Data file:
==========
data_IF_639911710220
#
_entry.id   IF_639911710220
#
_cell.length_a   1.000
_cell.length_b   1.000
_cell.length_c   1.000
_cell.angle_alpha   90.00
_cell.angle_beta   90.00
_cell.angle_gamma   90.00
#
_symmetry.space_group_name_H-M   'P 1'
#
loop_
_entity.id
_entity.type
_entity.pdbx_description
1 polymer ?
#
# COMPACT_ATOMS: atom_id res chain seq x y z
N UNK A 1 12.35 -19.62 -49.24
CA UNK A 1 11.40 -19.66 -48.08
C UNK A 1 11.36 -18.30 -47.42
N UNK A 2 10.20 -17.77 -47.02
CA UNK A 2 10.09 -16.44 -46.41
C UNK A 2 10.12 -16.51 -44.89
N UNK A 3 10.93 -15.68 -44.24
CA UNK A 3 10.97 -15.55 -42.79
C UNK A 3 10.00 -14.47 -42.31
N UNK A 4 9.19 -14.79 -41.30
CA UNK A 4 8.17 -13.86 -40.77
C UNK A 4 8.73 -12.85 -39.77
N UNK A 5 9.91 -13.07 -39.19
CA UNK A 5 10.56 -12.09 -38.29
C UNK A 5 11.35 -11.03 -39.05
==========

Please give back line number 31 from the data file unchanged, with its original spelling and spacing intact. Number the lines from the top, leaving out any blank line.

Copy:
CA UNK A 4 8.17 -13.86 -40.77